Figure 3 shows the electro-mechano-optically detected spin-echo signal (blue line) accumulated over 5000 times with a repetition interval of 20 ms. For comparison, we performed another measurement with the identical experimental parameters, except for a slight shift in the static magnetic field (), to make the spins off-resonant by 2.5 kHz. We verified that the signal disappeared (red line), convincing ourselves that the profile of the optically detected signal (blue line in Fig. 3) does really originate from the nuclear induction signal.
The difference in the profile of the spin-echo signal obtained by the EMO approach from that in the conventional electrical scheme can be explained by the transient response of the high- membrane. In other words, the response of the membrane to an excitation , the present case of which is the profile of the electrically detected spin echo, is determined by the response function of the membrane through convolution (i.e., ). Since the spectrum of the fundamental mode of the membrane was well fitted with a Lorentzian function with a width , we approximated the response function to be an exponentially decaying function with a time constant , and calculated the response , which was found to reproduce the measured profile of the EMO NMR signal (broken line in Fig. 3).
3. THEORY AND DISCUSSION
A. Dynamics of the EMO System
Figure 4 schematically shows the pathway of successive signal transduction through a chain of three harmonic oscillators: the LC circuit, the membrane oscillator, and the optical cavity. Here, and are the charge and the flux of the LC circuit, and are the displacement and the momentum of the mechanical oscillator, and and are the canonical quadratures of the optical cavity’s field. and are the electro-mechanical and the opto-mechanical coupling strength. , , and are the intrinsic dissipation rates for the LC circuit, the mechanical oscillator, and the optical cavity. Associated with these dissipations, there are rotating-frame thermal fluctuation inputs and for the LC circuit, and a laboratory-frame thermal fluctuation input for the mechanical oscillator. The thermal fluctuation inputs for the optical cavity, and , are negligible and thus omitted. and are the external coupling rates for the LC circuit and the optical cavity. In addition to the NMR signal input, , the associated fluctuation inputs are and for the LC circuit and and for the optical cavity. The total dissipation rates are thus for the LC circuit and for the optical cavity, respectively.
Using the input-output formalism in the rotating wave approximation , we have the following Heisenberg–Langevin equations of motion,Supplement 1).
Now we shall see how the RF NMR signal, appearing in Eq. (1), is transduced to the optical output , which is given by the input-output relation,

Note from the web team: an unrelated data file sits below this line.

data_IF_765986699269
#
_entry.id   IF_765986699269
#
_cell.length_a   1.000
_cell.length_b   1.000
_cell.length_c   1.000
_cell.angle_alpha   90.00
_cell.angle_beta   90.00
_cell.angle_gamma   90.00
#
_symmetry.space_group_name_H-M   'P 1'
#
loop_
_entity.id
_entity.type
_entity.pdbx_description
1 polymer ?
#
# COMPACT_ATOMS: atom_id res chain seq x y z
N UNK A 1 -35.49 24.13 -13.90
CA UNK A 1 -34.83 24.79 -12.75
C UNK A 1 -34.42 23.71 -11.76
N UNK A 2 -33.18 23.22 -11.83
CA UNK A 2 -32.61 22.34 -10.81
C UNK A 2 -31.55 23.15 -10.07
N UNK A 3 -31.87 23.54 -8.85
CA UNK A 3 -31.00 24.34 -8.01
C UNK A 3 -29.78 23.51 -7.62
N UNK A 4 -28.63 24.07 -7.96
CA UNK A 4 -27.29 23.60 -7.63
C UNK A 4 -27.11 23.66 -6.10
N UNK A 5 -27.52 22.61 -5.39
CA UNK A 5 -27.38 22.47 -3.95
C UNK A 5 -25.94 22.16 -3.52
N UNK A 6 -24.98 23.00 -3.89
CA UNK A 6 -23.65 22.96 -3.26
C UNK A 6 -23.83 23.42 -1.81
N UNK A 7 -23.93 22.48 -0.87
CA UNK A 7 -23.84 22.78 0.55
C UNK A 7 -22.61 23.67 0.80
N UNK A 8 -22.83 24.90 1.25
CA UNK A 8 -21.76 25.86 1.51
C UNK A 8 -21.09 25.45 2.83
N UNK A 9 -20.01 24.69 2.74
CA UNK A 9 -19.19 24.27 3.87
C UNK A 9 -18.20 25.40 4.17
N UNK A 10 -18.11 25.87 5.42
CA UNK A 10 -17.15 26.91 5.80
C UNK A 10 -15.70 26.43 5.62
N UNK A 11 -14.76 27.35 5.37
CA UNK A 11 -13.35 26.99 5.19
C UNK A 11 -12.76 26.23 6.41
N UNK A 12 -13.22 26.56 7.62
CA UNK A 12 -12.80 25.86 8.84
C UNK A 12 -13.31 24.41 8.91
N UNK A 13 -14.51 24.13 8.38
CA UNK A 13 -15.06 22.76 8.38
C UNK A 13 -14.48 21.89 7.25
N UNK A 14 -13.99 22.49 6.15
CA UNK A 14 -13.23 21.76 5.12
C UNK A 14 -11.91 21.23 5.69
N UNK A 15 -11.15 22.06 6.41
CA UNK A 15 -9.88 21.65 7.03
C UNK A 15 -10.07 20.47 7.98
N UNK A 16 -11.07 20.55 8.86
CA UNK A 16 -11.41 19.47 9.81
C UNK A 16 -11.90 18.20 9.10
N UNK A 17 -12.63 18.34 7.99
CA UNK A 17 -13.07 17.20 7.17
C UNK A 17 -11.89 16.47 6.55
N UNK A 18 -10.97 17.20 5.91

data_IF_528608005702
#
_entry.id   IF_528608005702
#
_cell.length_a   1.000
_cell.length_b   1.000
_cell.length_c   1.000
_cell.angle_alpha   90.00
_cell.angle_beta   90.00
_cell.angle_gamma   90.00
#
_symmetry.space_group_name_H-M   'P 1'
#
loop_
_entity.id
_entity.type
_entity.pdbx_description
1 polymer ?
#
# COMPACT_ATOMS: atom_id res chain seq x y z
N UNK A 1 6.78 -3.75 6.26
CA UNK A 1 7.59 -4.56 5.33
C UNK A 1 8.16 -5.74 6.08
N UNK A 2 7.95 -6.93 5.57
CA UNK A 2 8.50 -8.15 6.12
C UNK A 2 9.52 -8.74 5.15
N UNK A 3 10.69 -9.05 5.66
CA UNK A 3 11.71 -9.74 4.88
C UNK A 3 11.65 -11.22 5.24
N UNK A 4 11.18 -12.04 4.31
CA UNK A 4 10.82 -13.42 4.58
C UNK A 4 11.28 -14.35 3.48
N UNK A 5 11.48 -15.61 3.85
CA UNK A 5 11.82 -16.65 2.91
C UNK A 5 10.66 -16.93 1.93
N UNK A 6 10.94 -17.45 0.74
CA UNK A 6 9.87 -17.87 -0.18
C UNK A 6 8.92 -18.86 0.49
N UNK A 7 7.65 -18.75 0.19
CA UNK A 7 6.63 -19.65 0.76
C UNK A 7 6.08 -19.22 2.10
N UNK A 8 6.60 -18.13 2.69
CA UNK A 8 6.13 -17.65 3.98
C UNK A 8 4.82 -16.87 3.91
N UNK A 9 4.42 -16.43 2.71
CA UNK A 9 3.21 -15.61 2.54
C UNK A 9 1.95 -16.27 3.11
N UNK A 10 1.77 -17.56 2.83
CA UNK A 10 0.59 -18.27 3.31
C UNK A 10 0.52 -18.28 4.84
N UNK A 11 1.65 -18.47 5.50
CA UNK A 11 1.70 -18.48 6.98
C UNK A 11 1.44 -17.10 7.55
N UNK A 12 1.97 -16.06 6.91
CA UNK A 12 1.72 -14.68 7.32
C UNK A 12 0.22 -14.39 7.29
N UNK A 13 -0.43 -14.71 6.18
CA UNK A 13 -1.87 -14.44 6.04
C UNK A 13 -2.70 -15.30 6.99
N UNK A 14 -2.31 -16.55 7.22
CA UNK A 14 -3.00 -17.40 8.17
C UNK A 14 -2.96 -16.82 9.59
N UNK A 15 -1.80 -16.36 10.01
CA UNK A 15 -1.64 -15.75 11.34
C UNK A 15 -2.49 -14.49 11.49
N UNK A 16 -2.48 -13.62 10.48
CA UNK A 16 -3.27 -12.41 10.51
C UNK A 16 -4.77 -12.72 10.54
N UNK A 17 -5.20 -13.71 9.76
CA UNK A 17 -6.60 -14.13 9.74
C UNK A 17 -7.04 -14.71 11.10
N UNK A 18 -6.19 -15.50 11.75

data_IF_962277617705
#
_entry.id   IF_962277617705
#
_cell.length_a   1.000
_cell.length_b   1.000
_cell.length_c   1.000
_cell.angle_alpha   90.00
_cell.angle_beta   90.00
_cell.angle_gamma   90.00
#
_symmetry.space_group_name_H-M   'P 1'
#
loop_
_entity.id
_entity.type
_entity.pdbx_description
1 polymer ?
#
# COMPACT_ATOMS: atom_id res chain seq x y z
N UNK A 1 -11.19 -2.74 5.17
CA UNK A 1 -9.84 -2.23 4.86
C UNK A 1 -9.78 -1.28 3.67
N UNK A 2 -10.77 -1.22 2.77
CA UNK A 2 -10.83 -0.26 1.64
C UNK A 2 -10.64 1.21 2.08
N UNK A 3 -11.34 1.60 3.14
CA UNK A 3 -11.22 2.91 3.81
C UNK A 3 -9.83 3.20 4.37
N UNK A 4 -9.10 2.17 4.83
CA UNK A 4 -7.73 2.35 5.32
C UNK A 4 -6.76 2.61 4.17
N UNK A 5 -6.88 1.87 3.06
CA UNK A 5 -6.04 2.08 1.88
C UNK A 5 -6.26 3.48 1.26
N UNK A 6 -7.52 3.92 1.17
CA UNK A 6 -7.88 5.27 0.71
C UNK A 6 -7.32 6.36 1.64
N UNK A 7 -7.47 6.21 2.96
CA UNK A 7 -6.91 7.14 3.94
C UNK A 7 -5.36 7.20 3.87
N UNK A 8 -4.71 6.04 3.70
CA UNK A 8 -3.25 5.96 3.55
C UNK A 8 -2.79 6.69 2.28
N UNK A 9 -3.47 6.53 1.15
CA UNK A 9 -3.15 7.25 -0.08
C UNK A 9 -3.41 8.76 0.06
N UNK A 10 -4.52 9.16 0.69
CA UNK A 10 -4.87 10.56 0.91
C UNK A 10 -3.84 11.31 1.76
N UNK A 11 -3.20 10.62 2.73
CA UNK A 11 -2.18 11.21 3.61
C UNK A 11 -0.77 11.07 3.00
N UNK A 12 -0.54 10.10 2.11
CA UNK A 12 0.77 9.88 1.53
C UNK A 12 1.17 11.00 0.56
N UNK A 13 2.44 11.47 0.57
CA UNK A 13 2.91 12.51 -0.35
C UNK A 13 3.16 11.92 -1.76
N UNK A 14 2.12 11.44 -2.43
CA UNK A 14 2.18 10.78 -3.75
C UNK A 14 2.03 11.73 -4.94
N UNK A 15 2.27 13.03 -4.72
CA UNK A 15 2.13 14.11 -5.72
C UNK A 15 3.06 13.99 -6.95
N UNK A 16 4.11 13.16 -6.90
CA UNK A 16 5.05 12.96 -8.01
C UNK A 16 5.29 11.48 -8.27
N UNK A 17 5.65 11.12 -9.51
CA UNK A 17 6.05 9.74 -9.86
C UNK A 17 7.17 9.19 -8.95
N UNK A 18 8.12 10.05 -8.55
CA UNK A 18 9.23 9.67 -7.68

In a similar fashion, we obtain the frequency-domain representation for and as
In our experiment, was much smaller than the resonant bandwidth of the LC circuit. Thus, we consider the case of the resonant application of the drive, . In addition, to detect the membrane displacement through amplitude modulation of the optical output, we detuned the optical cavity approximately by half its bandwidth (i.e., ). Further, since the frequency of interest in the optical output signal is much smaller than , we set in Eqs. (12) and (14). Neglecting , we obtain, after some algebra,
In the laboratory frame, the linearized rotating-frame signal in Eq. (15) has to be modified to beSupplement 1). Note that , now appearing in , is given by
In the photo-detected signal in the laboratory frame, the components oscillating around , which are produced by the interference between the term oscillating at and the ones at , are of interest. These components constitute the optical signal output, , which amounts to the magnitude of the quadrature demodulated signal (see Supplement 1), and can be written as
This indeed contains the RF signal input along with various noises, which is faithfully transduced from the mechanical response Eq. (9) with the amplification factor proportional to , as seen in Eqs. (15) and (17). The added noise here is just the optical shot noise, which can be quantum-noise-limited. One of the potential advantage of the EMO NMR detection over the conventional NMR is the fact that both the Brownian noise and the optical shot noise can be suppressed by increasing the electro-mechanical coupling as well as the opto-mechanical coupling .
B. Noise Spectral Densities